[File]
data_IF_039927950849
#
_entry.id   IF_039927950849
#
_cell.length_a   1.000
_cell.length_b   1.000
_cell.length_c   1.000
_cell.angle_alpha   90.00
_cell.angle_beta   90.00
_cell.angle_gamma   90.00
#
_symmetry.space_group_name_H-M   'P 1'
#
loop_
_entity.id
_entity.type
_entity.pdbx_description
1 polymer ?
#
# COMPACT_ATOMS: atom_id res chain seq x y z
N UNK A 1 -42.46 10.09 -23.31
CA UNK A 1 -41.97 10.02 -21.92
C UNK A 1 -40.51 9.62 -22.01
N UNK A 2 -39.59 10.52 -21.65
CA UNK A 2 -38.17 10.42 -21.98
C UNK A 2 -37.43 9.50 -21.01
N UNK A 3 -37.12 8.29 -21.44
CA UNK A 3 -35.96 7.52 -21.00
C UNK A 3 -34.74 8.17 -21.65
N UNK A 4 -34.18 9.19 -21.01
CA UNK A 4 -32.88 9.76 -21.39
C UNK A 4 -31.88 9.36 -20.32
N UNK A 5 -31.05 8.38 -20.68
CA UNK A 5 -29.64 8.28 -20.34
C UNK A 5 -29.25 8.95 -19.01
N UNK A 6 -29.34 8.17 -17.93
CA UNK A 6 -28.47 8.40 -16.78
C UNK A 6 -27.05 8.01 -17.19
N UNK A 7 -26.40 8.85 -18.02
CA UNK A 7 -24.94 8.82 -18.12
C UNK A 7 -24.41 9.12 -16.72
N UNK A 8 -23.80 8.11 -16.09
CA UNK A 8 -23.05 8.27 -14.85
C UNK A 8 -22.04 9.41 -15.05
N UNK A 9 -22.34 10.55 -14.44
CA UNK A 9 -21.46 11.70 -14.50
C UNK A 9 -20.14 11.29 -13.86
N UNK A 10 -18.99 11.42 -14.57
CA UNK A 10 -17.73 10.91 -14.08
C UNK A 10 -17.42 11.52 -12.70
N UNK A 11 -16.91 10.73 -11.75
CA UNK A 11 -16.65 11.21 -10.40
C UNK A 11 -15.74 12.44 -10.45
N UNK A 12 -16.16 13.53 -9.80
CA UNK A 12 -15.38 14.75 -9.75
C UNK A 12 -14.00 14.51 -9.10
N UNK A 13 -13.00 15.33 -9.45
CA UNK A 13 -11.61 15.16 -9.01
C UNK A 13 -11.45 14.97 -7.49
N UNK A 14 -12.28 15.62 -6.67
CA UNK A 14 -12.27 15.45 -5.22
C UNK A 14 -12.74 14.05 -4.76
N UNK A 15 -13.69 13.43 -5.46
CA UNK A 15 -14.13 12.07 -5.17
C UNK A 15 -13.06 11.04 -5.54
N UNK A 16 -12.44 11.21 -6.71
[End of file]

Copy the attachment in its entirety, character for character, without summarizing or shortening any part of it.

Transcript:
data_IF_039927950849
#
_entry.id   IF_039927950849
#
_cell.length_a   1.000
_cell.length_b   1.000
_cell.length_c   1.000
_cell.angle_alpha   90.00
_cell.angle_beta   90.00
_cell.angle_gamma   90.00
#
_symmetry.space_group_name_H-M   'P 1'
#
loop_
_entity.id
_entity.type
_entity.pdbx_description
1 polymer ?
#
# COMPACT_ATOMS: atom_id res chain seq x y z
N UNK A 1 -42.46 10.09 -23.31
CA UNK A 1 -41.97 10.02 -21.92
C UNK A 1 -40.51 9.62 -22.01
N UNK A 2 -39.59 10.52 -21.65
CA UNK A 2 -38.17 10.42 -21.98
C UNK A 2 -37.43 9.50 -21.01
N UNK A 3 -37.12 8.29 -21.44
CA UNK A 3 -35.96 7.52 -21.00
C UNK A 3 -34.74 8.17 -21.65
N UNK A 4 -34.18 9.19 -21.01
CA UNK A 4 -32.88 9.76 -21.39
C UNK A 4 -31.88 9.36 -20.32
N UNK A 5 -31.05 8.38 -20.68
CA UNK A 5 -29.64 8.28 -20.34
C UNK A 5 -29.25 8.95 -19.01
N UNK A 6 -29.34 8.17 -17.93
CA UNK A 6 -28.47 8.40 -16.78
C UNK A 6 -27.05 8.01 -17.19
N UNK A 7 -26.40 8.85 -18.02
CA UNK A 7 -24.94 8.82 -18.12
C UNK A 7 -24.41 9.12 -16.72
N UNK A 8 -23.80 8.11 -16.09
CA UNK A 8 -23.05 8.27 -14.85
C UNK A 8 -22.04 9.41 -15.05
N UNK A 9 -22.34 10.55 -14.44
CA UNK A 9 -21.46 11.70 -14.50
C UNK A 9 -20.14 11.29 -13.86
N UNK A 10 -18.99 11.42 -14.57
CA UNK A 10 -17.73 10.91 -14.08
C UNK A 10 -17.42 11.52 -12.70
N UNK A 11 -16.91 10.73 -11.75
CA UNK A 11 -16.65 11.21 -10.40
C UNK A 11 -15.74 12.44 -10.45
N UNK A 12 -16.16 13.53 -9.80
CA UNK A 12 -15.38 14.75 -9.75
C UNK A 12 -14.00 14.51 -9.10
N UNK A 13 -13.00 15.33 -9.45
CA UNK A 13 -11.61 15.16 -9.01
C UNK A 13 -11.45 14.97 -7.49
N UNK A 14 -12.28 15.62 -6.67
CA UNK A 14 -12.27 15.45 -5.22
C UNK A 14 -12.74 14.05 -4.76
N UNK A 15 -13.69 13.43 -5.46
CA UNK A 15 -14.13 12.07 -5.17
C UNK A 15 -13.06 11.04 -5.54
N UNK A 16 -12.44 11.21 -6.71